My name is Mpumelelo Ncube. A passionate academic and social developement worker from Zimbabwe and residing in South Africa. Since joining activism in 2006, I have spent most of my professional and leisure time organizing and building capacities of various audiences on issues around human rights or against human rights violations with a particular interest in children and youth development.
Neither Barbie nor the Transformers has much market share in a place like Zimbabwe, where a teacher would have to work for a month to afford the most minimal of Mattel’s offerings. Life expectancy is just 34 years, and half the population is on the verge of hunger.
Yet even in such dire circumstances, kids will be kids – and Zimbabwe’s sort through the detritus of towns and cities for Vaseline jar caps and shoe polish lids, for pieces of wire, discarded buttons, scraps of cloth and bits of yarn that became their dolls, their cars, their fantasies.
Awed by their imagination and spirit, in 2005, I met an American sculptor (Dennis Gaboury) who was spending the year in Bulawayo, Zimbabwe’s second largest city, who then sponsored a competition among the city’s orphans to encourage and reward their creativity. I mobilized, coordinated and managed more than 250 boys and girls to build dolls and trucks, motorcycles, airplanes and helicopters using wire. And in the spring of 2006, at a special awards show, the children all received prizes – movie tickets and backpacks, food packs and stationery, courtesy of local and international donors. Their toys were displayed in an exhibition mounted at the National Gallery in Bulawayo, and the top four toymakers garnered something even more spectacular – an airplane ride over their own hometown.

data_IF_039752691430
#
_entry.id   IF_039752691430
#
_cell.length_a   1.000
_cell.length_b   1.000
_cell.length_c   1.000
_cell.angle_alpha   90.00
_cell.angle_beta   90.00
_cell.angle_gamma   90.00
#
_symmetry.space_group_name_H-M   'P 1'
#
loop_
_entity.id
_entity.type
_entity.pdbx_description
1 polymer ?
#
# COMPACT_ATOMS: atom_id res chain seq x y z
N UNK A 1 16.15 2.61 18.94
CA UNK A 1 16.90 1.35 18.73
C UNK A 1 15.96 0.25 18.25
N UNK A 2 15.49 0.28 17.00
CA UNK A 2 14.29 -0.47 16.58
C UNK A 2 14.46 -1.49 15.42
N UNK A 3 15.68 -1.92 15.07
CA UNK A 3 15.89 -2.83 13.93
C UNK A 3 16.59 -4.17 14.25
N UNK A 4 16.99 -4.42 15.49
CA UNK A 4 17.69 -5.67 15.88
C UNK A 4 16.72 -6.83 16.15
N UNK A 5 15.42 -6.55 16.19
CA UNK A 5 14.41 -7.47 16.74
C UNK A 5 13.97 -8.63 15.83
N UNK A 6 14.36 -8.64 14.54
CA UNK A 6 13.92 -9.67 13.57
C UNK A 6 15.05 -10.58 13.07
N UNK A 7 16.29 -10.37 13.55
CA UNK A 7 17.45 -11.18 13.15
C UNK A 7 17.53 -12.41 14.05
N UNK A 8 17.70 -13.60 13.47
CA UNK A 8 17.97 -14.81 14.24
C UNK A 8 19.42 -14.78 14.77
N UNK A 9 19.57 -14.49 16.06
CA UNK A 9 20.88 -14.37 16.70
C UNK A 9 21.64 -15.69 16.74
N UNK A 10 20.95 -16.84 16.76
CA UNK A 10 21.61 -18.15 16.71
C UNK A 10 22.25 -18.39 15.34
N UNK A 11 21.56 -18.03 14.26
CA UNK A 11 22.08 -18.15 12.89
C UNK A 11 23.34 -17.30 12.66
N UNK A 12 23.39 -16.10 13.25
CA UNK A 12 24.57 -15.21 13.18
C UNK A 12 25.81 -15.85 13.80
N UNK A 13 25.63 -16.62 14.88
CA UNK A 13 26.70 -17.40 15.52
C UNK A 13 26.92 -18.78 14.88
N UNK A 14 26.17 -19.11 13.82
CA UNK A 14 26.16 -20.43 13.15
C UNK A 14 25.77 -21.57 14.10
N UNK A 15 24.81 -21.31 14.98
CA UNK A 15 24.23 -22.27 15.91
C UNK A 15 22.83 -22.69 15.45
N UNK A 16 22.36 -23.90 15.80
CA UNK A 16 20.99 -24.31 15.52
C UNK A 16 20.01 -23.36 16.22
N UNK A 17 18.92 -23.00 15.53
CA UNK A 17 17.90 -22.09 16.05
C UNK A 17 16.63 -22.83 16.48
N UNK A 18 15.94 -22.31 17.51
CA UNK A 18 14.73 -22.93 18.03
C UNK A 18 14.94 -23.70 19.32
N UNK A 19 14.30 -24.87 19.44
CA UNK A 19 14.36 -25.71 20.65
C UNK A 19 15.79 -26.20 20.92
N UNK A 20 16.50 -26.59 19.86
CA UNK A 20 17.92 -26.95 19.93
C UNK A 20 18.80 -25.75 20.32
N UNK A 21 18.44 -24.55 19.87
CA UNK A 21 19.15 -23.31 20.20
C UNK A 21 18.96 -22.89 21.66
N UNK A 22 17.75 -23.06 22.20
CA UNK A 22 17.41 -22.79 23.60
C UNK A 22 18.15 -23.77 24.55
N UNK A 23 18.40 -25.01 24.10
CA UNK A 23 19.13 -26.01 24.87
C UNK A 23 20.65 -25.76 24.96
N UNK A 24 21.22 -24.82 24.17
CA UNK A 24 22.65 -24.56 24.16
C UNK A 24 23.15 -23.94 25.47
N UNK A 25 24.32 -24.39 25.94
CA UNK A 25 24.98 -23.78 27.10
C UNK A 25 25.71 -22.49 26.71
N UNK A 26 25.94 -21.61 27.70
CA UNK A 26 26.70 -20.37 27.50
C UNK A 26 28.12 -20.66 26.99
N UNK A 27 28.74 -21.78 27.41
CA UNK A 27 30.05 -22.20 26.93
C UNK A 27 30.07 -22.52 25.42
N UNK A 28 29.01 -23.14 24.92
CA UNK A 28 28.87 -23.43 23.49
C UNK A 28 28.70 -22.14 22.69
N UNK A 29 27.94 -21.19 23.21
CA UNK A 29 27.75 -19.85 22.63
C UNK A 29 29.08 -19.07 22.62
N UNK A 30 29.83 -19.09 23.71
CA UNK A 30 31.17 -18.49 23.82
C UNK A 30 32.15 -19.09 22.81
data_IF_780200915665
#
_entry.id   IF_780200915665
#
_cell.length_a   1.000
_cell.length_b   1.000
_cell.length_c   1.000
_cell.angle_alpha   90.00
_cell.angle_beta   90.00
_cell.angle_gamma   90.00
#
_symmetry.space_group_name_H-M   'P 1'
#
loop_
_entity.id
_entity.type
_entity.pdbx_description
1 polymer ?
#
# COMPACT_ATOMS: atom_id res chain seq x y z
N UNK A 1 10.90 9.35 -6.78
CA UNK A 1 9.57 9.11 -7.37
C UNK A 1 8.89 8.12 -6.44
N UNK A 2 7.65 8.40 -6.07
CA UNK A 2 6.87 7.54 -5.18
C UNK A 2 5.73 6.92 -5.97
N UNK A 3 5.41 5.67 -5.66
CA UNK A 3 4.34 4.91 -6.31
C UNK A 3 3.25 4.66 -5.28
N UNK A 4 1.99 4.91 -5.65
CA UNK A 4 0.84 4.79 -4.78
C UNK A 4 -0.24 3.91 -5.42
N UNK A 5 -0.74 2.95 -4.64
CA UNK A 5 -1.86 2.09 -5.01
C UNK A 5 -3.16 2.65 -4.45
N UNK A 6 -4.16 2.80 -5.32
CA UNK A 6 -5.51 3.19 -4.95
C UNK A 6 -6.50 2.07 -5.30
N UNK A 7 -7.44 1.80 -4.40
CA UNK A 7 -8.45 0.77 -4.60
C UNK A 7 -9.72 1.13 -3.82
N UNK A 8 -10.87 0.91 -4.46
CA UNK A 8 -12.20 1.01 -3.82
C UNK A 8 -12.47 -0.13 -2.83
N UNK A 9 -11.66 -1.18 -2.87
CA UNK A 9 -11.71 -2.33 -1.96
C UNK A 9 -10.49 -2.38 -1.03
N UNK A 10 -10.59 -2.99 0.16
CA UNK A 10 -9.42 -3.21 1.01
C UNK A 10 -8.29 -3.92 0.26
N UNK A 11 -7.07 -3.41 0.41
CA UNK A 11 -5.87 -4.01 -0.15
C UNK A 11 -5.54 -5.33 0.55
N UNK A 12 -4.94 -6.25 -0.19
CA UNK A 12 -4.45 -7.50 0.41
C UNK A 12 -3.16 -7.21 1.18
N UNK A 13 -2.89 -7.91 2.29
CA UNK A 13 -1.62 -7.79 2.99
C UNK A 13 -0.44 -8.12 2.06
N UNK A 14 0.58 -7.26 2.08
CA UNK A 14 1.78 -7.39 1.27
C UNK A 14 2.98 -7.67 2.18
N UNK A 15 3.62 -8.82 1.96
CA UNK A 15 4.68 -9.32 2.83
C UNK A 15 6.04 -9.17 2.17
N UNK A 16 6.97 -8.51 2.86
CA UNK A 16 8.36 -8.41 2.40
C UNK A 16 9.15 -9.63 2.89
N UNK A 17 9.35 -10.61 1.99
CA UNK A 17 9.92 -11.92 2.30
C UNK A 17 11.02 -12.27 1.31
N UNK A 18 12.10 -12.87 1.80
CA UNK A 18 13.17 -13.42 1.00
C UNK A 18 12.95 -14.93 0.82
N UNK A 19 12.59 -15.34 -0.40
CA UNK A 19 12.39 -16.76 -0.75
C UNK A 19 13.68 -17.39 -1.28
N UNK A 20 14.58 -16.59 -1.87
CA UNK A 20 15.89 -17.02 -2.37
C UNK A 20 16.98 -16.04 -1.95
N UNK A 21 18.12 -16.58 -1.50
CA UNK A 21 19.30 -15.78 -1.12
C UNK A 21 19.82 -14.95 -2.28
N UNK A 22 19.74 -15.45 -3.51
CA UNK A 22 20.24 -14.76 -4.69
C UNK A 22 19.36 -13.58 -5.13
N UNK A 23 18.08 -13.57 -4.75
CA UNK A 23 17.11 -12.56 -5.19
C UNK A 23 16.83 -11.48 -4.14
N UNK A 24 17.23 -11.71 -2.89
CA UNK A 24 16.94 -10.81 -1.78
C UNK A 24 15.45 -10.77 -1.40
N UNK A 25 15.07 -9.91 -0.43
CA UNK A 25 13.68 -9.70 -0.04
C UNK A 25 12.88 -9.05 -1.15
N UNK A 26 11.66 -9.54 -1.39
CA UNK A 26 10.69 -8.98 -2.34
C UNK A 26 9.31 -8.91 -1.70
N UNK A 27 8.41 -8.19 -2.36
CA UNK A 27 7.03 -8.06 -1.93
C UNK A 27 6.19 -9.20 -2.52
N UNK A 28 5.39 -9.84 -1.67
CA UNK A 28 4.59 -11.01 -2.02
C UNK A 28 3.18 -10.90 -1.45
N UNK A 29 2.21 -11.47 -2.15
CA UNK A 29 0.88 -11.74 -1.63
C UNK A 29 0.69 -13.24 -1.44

The orphans gained more than their prizes and their moment in the spotlight: When Dennis took a sampling of the toys home to New York, dozens of his friends and neighbors reached out with a helping hand by donating money for the toymakers. I used those donations to pay school fees for every child who participated, to buy baskets of food sufficient to feed a family for over a month, as well as notebooks and pencils. For the first time in their lives, the children glimpsed the possibility of helping their families by working with their own hands. In a world where charity and handouts are the coin of the realm, they caught an inkling of dignity.
What began as a one-time competition morphed into an annual happening and Dennis not only continued to provide food for orphans from across the city but rewarded the best toy makers from each neighborhood with a train trip to Victoria Falls and, in the Spring of 2007, a week-long adventure to an outdoor camp in the Matopos Hills just outside Bulawayo.
In the course of these activities, I teamed up with Dennis to establish a Children’s Centre - Children Solutions Centre. We have maintained our commitment to the dignity of work and independence and are now concentrating our efforts in one of Bulawayo’s poorest and most underserved neighborhoods, Nketa/Emganwini, and on a growing group of orphans between the ages of six and eighteen. Keeping it simple is my philosophy, as is recruiting the sort of people who understand the power of person-to-person connections.
After operating out of a neighborhood primary school for four years, in July 2012, we opened The ChildSol Center, a six roomed residential house rented with funding from scores of individual and corporate donors. It included an educational Resource Center with a kitchen, library; a Computer training room; a Sewing Training Center; and we used the nearby sports field for sport and fitness programmes.
The Center, which has since been closed due to lack of funding, is a legally registered Trust in Zimbabwe. Registration number MA127/2008.
It is from this background that we seek to fundraise to make the dreams of these children a reality once again. An after-school programme where kids can come together and get free after school lessons and tutoring, help with their home-work as most do not have a parent either because they succumbed to teh deaddly scourge or they are out vending or working to put food on the table. This initiative is paramount to development of responsible citizens in the long run.
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